I am usually compensated for a product review. I am not obligated to give a positive review and always use my own words. This disclosure is in accordance with Federal Trade Commission’s 16 CFR, Part 255: Guides Concerning the Use of Endorsements and Testimonials in Advertising. If you would like a review done contact Dannelle at firstname.lastname@example.org
Flaxseed is one of those wonders of the natural world!
What do you buy? Whole seed? Cracked seed? Ground seed? Oil?
Whole seeds will keep for about two years, if in a cool area that does not expose them to light. Cracked seed a considerably shorter time and ground seed the shortest of all.
You DO definitely need to grind them, as the hull is not digestible- unless you soak them overnight. enough to make them edible whole. I really dig putting them in bread, it’s pretty awesome. Or most any other dough or batter based food…pancakes, muffins, crackers, waffles, scones, cookies. Toasting is fine too…you can sprinkle on yogurt, or even use in smoothies.
I would NOT buy the ground flax as when grinding flax seeds, you should use it within 15 minutes as it loses it’s potency quickly.
You CAN have the ground seed by itself and not add it to anything but water: just add 1 or 2 tablespoons of to an 8-ounce glass of water and mix. Anything from a “Magic Bullet” to an old coffee grinder can get the job done.
Some say that if you don’t grind, you don’t get the “good stuff”…. the lignans which may have antioxidant actions and may help protect against certain cancers. Both the seed and the oil are good for the heart because it is the richest source of alpha-linolenic acid…but, when you buy flax in the oil form, you are missing out on the protein, the lignans, and the dietary fiber, leaving you only with the omega-3 fatty acids. Buy it in this form if you only want the benefits of the omega-3 fatty acids. But, if you want to get the most out of your flax, buy it in the whole form and grab onto the other nutritional benefits!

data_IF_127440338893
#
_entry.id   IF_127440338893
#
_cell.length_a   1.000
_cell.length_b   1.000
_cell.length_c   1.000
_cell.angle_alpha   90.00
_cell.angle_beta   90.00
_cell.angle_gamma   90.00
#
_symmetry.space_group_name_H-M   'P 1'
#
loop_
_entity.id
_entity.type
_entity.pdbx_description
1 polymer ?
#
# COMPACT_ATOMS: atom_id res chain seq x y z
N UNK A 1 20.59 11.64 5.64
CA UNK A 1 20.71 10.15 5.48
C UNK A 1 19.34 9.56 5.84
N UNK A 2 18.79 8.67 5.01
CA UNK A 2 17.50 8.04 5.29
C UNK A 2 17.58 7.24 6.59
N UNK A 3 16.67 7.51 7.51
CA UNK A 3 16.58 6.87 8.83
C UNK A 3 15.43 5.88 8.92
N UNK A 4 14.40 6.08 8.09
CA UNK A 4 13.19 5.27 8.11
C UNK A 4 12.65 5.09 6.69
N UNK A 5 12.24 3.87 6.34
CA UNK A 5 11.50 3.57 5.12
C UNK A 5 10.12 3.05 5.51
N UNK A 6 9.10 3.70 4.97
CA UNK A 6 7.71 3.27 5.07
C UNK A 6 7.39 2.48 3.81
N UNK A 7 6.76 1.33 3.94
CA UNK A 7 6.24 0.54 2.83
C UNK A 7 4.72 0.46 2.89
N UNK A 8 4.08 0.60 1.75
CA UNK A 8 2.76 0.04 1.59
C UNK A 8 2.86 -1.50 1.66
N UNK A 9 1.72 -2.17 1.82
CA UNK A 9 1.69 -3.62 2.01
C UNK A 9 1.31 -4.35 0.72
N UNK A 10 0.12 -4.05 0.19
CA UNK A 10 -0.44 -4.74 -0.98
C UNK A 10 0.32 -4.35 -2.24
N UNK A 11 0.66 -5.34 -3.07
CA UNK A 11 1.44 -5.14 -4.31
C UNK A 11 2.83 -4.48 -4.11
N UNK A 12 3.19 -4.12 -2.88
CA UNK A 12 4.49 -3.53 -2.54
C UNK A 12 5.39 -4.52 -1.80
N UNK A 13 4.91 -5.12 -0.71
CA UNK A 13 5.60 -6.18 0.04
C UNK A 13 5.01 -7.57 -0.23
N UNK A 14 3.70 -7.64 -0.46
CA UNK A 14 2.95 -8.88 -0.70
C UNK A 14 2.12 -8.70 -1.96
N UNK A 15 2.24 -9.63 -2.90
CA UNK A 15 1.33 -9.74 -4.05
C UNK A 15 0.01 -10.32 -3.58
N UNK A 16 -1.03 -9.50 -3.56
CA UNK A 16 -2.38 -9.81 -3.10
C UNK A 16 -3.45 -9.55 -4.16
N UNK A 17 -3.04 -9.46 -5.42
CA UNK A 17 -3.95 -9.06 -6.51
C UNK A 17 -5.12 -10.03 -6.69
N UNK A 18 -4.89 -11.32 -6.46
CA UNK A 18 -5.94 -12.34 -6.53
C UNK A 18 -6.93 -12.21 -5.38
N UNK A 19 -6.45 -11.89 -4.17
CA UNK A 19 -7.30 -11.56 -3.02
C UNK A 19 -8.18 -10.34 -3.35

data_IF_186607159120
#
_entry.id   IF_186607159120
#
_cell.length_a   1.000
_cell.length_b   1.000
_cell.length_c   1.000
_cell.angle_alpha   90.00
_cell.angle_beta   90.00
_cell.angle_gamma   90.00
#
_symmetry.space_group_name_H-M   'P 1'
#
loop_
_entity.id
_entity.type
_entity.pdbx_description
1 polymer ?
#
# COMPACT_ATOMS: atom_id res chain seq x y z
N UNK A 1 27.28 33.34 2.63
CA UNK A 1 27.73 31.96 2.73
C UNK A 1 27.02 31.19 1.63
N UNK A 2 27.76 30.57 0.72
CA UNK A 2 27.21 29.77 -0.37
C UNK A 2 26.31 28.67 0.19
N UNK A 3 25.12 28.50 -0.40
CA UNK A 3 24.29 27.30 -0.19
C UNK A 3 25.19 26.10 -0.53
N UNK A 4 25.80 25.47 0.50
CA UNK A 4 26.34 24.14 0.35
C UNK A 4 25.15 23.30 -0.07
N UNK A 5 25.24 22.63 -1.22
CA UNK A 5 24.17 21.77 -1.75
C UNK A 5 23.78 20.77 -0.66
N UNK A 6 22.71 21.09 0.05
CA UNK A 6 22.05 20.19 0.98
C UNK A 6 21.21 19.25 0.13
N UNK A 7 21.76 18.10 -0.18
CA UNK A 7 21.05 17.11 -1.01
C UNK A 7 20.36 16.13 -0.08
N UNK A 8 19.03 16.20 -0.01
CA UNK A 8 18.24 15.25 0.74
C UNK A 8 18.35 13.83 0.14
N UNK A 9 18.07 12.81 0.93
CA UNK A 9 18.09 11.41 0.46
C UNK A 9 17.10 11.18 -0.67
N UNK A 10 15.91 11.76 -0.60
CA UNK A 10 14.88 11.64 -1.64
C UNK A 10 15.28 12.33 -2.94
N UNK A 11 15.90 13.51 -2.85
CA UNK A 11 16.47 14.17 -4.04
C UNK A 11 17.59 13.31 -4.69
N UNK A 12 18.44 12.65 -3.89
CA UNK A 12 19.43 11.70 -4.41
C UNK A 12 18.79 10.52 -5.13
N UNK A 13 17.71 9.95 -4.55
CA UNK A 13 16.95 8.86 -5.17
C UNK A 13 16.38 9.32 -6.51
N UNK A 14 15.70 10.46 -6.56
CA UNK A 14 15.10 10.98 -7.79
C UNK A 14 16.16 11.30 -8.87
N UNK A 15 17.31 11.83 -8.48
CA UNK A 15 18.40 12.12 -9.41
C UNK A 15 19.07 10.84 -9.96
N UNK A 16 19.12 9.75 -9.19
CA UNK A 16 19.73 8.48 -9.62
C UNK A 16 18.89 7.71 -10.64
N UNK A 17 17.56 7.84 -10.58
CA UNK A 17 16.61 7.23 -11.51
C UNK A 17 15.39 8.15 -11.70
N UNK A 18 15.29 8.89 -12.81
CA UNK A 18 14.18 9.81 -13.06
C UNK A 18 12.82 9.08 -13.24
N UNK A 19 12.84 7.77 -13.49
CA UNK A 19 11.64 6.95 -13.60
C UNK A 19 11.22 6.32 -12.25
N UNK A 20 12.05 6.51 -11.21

I use the oil AND the seed as I keep an eye on my cholesterol (my Mom’s family has a history of high cholesterol and I am being pro-active) The oil keeps best if you refrigerate it…
There is a Ricardo Larivee who used flax to make an egg white substitute. If I remember correctly it was 1/3c. ground flax to 3 cups water, heat, stir then chill and it becomes the same consistency as egg whites. He then used it to make an eggless chocolate cake. You can check it out for yourself at –> http://www.foodtv.ca/recipes/recipede…
**Tip: Be sure you use plenty of water when adding flaxseed to your diet.
There is no need to get this at a more expensive local health store when it has become so mainstream that most grocery stores carry it in their healthy bulk food bins! You could order online, but I prefer to see what I am getting…try the golden flax. It has a nice, slightly nutty flavor that you will find tasty!